Someone would have motioned to an open seat. Someone else would have slid their book over to share the lesson. Someone else might have gotten up to offer the newcomer a bible, so that when we went around the circle reading the passage, our new guest would have had the opportunity to read in turn. We would have invited them to share- their opinions, questions, ideas, doubts, and prayer requests. Then we would have bowed our heads and closed our eyes and prayed to God with our new friend.

As the news of the terrible tragedy, the act of terror, the violent hate crime flooded our worlds Wednesday night, I couldn’t get that scene out of my mind. Hadn’t I just sat in such a room, with such faithful people, that very day? I fell apart weeping over the idea.

Because, at first, when I first heard the news, that there had been a shooting in a church at a prayer meeting, that was as far as I got. And in my disbelief, I dig deeper. I searched for more information, for details. How could this be? What kind of monster could do such a thing. And then when I read the rest of the story- that the shooting was at an AME Church, at THE AME Church, at Mother Emanuel, in the deep south, a church and denomination created because the white church wouldn’t let them in. A church that had been burned to the ground out of hate. That the victims were all African-American, and the shooter was white. My heart shattered into a million pieces. Because now I could imagine what kind of monster had done such a thing. Because I knew that monster. I knew that monster’s name- Racism.

That monster has been destroying lives, churches, communities, and unity in our nation for centuries. That monster we here in St. Louis know well. We know it well in the stories of our schooling, in the stories of the changes in this neighborhood, and especially over the past 10 months we know it well in conversations about policing and the deaths of Michael Brown, Kajieme Powell, Vonderitt Meyers, and Ledarius Williams.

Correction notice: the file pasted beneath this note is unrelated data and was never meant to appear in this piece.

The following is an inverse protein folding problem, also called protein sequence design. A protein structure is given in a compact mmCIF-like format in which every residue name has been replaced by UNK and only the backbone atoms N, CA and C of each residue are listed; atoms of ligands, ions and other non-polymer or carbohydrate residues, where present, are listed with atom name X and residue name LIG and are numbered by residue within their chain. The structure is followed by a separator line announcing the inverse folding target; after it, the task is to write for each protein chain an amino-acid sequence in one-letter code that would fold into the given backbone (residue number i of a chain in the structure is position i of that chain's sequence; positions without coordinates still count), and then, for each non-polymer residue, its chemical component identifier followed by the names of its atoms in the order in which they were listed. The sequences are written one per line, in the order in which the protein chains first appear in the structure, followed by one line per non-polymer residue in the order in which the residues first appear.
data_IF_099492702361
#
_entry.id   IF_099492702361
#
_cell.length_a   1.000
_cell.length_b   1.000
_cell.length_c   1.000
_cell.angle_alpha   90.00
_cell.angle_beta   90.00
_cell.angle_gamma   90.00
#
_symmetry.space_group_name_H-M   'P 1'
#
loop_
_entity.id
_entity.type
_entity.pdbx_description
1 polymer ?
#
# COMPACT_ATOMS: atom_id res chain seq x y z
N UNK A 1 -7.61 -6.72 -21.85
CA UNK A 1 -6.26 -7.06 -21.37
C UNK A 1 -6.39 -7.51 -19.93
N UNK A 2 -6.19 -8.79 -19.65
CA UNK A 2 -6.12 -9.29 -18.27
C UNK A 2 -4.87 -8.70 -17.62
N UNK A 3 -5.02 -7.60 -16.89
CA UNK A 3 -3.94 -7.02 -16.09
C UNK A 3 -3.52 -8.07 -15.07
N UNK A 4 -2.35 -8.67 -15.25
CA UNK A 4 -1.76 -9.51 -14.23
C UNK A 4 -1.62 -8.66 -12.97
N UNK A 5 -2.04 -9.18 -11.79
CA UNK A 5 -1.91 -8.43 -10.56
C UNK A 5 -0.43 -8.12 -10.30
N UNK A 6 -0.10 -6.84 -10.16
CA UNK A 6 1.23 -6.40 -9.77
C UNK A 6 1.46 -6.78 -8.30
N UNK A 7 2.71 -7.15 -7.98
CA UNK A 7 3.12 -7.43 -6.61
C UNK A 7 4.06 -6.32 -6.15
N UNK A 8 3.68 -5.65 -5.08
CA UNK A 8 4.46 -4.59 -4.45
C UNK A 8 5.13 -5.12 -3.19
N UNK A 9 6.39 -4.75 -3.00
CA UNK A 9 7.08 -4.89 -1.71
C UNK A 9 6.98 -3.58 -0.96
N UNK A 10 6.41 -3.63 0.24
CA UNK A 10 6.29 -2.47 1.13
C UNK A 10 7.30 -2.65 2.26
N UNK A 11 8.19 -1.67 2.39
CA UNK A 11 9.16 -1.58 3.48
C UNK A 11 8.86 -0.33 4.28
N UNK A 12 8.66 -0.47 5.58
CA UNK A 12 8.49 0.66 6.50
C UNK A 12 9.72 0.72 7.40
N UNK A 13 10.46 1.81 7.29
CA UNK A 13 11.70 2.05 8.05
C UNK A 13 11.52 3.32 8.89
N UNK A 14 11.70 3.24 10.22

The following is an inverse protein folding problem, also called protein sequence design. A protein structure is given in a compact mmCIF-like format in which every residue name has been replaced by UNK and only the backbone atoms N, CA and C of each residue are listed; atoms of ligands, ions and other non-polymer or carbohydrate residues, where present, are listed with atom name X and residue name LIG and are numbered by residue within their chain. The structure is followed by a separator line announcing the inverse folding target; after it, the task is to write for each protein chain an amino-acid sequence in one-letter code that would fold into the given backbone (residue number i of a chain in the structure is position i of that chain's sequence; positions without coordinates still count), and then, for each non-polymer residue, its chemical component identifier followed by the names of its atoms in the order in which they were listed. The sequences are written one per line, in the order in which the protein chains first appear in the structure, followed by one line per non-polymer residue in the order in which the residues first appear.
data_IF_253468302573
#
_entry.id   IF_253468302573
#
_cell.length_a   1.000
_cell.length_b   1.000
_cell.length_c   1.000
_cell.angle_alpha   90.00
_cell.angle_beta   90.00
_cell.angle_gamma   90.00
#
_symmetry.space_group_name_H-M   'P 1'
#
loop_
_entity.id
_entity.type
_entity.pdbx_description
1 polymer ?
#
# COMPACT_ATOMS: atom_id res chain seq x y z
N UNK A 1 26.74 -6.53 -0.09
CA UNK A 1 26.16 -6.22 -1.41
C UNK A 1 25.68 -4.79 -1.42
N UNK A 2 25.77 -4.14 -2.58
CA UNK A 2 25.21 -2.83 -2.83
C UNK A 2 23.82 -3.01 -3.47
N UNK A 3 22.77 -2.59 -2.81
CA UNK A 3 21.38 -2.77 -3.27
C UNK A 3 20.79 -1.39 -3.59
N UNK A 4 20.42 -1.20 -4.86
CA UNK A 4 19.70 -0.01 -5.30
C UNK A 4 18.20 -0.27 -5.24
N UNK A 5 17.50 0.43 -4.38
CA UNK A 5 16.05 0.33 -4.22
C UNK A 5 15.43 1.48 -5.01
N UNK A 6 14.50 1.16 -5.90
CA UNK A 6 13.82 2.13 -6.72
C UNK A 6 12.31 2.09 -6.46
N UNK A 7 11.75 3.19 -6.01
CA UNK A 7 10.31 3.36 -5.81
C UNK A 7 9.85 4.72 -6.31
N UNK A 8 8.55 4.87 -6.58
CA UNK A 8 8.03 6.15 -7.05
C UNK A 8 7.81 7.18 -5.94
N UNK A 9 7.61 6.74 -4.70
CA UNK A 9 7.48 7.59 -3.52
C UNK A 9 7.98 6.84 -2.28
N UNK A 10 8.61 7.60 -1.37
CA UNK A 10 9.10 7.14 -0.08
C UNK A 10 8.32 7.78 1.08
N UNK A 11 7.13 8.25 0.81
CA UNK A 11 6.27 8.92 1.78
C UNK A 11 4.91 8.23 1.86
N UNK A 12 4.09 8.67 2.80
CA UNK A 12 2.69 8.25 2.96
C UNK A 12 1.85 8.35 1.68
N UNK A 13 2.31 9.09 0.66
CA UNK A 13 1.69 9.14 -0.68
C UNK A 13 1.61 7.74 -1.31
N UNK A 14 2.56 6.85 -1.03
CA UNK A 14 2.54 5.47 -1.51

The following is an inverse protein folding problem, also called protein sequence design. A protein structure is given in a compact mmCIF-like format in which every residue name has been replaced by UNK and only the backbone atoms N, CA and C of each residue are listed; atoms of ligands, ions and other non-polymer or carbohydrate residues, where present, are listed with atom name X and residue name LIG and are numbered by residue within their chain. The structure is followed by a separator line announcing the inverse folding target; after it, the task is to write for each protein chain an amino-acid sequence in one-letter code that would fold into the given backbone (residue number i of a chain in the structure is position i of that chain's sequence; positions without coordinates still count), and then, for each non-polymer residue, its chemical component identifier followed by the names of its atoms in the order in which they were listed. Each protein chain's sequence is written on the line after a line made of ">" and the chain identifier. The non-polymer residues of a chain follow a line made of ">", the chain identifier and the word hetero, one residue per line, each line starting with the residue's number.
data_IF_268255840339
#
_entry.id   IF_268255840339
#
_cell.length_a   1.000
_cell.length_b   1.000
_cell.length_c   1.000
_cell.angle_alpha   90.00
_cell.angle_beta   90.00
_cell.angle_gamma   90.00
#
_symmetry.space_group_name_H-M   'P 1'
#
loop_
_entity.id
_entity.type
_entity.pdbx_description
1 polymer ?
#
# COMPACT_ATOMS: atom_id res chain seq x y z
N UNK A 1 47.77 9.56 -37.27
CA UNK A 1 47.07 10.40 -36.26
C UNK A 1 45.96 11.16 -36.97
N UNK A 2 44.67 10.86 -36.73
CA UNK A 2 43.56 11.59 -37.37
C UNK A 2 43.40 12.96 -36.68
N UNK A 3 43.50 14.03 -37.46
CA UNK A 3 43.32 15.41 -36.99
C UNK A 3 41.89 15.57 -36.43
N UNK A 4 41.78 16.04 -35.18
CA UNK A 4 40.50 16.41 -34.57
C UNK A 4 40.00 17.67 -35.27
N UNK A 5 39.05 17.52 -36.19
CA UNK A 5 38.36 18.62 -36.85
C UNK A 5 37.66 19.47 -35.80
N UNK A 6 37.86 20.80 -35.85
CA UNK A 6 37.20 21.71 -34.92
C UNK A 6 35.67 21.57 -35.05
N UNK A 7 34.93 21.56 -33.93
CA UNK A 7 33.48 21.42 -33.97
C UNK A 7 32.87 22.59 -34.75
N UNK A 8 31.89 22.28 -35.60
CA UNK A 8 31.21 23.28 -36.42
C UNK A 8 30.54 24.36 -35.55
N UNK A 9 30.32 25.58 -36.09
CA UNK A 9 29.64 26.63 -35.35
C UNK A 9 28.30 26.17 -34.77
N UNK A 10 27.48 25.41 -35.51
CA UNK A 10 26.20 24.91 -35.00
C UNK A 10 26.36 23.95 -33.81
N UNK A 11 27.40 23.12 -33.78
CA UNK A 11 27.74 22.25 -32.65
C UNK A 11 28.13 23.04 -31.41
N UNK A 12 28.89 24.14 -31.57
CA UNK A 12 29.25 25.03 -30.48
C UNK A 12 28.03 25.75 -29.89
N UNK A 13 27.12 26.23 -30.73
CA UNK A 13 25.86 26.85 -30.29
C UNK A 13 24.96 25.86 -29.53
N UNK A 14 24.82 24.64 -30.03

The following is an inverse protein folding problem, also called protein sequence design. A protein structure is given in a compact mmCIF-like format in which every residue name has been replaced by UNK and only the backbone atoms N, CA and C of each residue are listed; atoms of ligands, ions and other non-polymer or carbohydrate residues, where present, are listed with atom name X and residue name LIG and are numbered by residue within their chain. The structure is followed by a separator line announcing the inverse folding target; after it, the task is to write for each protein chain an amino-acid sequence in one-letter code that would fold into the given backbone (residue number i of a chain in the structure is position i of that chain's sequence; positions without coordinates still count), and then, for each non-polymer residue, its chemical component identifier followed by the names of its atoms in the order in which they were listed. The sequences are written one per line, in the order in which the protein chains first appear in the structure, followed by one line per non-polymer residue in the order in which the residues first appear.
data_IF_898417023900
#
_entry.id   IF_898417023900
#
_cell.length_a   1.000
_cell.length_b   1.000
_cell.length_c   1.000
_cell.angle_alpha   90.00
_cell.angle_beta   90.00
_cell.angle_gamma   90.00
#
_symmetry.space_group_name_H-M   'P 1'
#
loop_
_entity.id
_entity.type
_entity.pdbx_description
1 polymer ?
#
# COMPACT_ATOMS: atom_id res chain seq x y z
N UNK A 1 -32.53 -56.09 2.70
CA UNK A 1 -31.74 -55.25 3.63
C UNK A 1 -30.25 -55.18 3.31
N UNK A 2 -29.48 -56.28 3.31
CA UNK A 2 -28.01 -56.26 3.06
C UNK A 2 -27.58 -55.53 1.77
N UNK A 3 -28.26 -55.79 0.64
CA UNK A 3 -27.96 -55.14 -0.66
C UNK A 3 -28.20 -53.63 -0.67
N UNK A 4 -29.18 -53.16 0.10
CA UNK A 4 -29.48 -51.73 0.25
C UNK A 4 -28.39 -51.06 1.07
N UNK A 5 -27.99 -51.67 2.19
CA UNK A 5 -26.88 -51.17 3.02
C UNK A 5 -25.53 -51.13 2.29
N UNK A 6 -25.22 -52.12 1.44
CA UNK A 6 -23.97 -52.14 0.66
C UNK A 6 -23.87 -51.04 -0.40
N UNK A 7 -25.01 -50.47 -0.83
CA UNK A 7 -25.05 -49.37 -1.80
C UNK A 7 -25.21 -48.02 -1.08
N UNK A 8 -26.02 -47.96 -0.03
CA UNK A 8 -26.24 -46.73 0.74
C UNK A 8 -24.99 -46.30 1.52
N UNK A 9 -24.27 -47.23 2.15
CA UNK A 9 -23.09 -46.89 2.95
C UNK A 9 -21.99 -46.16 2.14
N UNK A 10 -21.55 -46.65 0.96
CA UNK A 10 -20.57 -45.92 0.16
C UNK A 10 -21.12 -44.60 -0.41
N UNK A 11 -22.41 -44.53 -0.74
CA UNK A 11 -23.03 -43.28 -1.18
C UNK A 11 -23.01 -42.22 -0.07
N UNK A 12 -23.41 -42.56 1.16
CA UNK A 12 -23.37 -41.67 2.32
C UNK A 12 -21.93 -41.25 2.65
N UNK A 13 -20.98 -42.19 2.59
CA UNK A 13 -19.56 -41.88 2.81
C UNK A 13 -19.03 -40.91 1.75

Here in our congregation, we have been attempting to talk about that monster. We’ve held sacred conversations, attended marches and learning events, we’ve offered so many prayers. We’ve been learning new terms, reading new scholars, and hearing new stories. We’ve been listening to new voices. And it hasn’t been easy or comfortable. There are days when even I, the one who talks about this all the time, have thought, man, we’ve got to talk about something else. It’s getting pretty awkward. This is exhausting. We need a break.

But then I read the news, or talk to a friend, or watch how people watch my own kid when we walk into a store and I am reminded that my black and brown sisters and brothers don’t have that luxury of taking a break from the conversation, of hiding from the monster, not even for a break, not ever for a day. So as long as our black and brown brothers and sisters are dying at the hands of the monster of racism, the beast of injustice, and the devil that is gun violence, in our streets, in their own homes, and in God’s home- I have no business being comfortable. The least I can do is talk about it. Pray about it. Learn about it. Listen to their voices, their experiences, and their cries. And hear God’s call to be humbled, to repent, and to work for justice.

Because that monster of racism, I believe is our Goliath. It is this big, bad thing, supported by an army of hate, wearing the armor of indifference, imposing its way on our systems, laws, communities, schools and society. And I believe today, with our broken hearts, we are presented with a choice. We can be the Israelite army, the chosen people of God, armed with the tools of righteousness and love, but stunned, and scared, frozen in awkward fear, refusing to take action. Or we can be David.